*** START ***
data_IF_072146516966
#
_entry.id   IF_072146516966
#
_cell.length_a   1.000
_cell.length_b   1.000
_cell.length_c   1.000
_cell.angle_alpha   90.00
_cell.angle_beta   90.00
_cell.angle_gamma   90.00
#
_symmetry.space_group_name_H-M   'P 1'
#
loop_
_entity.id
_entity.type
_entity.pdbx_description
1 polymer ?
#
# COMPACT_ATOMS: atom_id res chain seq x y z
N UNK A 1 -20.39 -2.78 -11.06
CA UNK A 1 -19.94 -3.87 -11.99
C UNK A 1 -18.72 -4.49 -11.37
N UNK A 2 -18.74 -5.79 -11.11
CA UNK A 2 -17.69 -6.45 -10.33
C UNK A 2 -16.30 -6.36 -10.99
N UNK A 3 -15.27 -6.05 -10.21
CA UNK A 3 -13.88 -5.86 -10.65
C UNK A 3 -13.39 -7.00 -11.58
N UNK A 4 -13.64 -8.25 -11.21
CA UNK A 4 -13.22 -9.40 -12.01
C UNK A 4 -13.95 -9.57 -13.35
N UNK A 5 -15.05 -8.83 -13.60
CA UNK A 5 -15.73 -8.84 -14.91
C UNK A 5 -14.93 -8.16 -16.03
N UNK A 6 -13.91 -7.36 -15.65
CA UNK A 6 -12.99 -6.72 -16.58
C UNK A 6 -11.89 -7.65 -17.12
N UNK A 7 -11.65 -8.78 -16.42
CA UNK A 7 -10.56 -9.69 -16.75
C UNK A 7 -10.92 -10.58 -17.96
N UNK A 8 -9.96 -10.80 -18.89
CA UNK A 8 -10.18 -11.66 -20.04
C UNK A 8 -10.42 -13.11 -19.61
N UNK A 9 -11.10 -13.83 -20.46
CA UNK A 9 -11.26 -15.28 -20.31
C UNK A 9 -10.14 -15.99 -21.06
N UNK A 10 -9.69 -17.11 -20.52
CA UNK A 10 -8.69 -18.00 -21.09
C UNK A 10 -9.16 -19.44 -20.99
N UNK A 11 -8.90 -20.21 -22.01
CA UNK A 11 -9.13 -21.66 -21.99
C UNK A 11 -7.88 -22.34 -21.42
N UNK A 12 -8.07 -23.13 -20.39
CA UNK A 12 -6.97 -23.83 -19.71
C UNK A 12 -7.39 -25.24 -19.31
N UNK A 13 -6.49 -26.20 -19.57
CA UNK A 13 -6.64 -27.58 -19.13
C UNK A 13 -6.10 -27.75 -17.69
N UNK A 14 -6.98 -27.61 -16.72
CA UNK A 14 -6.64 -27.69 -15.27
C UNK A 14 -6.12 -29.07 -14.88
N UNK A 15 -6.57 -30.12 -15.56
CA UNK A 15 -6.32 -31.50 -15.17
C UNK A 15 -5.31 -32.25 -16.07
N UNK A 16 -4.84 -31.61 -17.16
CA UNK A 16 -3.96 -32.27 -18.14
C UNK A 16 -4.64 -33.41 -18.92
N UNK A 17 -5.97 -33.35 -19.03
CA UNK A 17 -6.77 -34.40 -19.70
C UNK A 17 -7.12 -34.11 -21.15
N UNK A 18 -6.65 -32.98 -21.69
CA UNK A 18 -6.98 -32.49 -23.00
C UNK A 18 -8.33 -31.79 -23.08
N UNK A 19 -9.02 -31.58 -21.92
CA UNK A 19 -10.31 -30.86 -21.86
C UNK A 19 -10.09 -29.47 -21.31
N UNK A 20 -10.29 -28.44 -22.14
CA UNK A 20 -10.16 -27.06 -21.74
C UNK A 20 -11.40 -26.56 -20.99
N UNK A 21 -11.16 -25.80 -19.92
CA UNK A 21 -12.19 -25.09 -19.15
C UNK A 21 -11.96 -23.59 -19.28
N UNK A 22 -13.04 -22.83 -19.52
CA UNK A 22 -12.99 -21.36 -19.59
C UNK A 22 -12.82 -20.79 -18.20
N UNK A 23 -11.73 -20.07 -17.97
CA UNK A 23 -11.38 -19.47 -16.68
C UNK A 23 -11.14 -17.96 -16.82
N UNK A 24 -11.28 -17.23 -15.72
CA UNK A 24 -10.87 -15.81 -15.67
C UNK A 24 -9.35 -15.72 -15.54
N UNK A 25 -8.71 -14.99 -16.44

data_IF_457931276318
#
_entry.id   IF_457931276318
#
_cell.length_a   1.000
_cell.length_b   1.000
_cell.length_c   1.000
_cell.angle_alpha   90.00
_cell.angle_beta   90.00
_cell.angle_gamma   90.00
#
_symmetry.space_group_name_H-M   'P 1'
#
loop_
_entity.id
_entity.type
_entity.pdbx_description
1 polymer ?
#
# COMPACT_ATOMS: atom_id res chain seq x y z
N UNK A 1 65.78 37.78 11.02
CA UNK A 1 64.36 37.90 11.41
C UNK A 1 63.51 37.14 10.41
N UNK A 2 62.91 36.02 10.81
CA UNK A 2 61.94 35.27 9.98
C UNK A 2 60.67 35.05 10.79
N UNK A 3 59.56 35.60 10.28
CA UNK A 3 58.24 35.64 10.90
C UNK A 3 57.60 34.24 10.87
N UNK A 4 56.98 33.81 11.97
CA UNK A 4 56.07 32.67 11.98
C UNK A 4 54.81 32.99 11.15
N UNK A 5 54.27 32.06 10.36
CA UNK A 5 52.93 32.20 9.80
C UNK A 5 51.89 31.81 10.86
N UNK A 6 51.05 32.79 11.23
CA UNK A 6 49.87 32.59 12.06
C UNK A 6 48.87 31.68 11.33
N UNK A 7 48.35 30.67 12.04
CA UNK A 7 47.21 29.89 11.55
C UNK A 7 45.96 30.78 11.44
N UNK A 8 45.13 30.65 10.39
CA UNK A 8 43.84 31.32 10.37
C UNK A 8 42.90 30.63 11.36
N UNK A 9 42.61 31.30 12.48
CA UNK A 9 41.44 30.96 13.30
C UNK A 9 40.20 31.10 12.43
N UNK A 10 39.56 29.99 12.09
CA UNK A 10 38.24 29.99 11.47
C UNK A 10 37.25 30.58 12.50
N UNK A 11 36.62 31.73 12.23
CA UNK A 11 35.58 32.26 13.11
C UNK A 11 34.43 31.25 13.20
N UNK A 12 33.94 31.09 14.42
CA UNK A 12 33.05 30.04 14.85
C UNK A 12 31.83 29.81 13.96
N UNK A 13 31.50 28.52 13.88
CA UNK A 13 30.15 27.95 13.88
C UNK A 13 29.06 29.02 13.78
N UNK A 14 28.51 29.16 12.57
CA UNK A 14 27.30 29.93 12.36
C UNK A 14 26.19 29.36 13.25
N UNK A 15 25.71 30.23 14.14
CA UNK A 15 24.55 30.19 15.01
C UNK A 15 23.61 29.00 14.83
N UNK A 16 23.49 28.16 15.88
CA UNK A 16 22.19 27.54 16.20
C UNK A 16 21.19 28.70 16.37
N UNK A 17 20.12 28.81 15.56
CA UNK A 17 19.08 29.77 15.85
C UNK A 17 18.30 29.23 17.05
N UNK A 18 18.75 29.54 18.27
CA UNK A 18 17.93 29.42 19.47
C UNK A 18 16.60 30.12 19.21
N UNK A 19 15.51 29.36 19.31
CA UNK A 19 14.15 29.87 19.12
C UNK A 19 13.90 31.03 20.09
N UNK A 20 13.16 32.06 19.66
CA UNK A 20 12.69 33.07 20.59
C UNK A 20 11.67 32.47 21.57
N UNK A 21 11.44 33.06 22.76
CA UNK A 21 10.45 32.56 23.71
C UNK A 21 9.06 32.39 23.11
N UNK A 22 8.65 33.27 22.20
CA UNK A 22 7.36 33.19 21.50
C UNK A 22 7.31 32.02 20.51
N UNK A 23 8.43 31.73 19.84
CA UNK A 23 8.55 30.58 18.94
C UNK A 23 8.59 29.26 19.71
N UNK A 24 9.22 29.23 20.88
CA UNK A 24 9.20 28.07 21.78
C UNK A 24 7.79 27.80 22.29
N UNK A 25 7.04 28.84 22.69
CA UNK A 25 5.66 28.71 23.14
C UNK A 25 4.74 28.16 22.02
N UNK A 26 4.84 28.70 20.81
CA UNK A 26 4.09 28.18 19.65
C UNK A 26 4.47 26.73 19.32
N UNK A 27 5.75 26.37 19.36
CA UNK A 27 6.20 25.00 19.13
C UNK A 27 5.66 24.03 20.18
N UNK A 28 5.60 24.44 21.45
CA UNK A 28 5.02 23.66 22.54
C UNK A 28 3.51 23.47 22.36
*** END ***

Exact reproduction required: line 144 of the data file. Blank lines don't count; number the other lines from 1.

N UNK A 11 36.62 31.73 12.23